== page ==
|Malaria parasite in mosquito midgut
We often think of mosquitoes as willing co-conspirators in spreading human pathogens. But of course, in most cases the mosquito would be just as happy to get rid of the pathogen themselves; even if it doesn’t cause as severe as disease in the mosquito as in humans, it’s not doing them any good.
So why don’t the mosquitos get rid of these pathogens, rather than carrying them around to infect yet more vertebrates? We know that insects have a fairly elaborate immune system, albeit one that’s quite different from ours.
The answer seems to be (at least partially) that — just as with pathogens of vertebrates — the mosquito pathogens have evolved ways of evading the immune response, so that the mosquitos can’t eliminate them.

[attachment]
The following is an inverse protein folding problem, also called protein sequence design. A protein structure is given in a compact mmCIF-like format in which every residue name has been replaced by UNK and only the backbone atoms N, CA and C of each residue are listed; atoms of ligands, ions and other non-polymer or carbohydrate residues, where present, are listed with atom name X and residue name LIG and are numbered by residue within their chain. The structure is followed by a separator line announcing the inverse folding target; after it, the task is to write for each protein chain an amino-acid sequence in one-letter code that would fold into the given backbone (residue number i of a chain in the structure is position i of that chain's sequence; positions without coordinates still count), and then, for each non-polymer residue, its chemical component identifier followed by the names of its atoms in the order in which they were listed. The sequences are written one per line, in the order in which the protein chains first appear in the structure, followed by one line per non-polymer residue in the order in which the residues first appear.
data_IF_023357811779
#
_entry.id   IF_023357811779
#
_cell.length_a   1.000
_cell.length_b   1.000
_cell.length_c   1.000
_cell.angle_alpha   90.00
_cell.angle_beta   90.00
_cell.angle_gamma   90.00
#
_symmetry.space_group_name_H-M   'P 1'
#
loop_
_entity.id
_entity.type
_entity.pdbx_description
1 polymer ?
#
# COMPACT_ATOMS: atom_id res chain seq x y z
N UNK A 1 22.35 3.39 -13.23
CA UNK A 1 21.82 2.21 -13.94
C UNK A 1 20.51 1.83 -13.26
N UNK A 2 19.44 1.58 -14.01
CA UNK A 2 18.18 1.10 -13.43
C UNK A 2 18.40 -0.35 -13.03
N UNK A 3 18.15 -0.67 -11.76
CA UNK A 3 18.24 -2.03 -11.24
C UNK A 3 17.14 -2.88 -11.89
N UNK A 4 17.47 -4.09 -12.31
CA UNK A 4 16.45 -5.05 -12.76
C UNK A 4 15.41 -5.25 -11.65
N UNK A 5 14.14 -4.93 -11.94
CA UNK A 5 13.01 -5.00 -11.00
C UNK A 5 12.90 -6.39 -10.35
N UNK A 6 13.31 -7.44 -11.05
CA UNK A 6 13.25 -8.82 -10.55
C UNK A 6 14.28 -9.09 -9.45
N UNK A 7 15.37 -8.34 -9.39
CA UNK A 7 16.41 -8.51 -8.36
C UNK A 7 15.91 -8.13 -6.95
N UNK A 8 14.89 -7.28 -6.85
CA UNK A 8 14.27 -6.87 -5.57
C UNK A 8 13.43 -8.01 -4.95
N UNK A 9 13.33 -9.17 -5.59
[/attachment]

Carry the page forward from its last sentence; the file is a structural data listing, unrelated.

Our findings provide support for the hypothesis that mosquito-borne pathogens have evolved to evade innate immune responses in three vector mosquito species of major medical importance.
–Bartholomay, L., Waterhouse, R., Mayhew, G., Campbell, C., Michel, K., Zou, Z., Ramirez, J., Das, S., Alvarez, K., Arensburger, P., Bryant, B., Chapman, S., Dong, Y., Erickson, S., Karunaratne, S., Kokoza, V., Kodira, C., Pignatelli, P., Shin, S., Vanlandingham, D., Atkinson, P., Birren, B., Christophides, G., Clem, R., Hemingway, J., Higgs, S., Megy, K., Ranson, H., Zdobnov, E., Raikhel, A., Christensen, B., Dimopoulos, G., & Muskavitch, M. (2010). Pathogenomics of Culex quinquefasciatus and Meta-Analysis of Infection Responses to Diverse Pathogens Science, 330 (6000), 88-90 DOI: 10.1126/science.1193162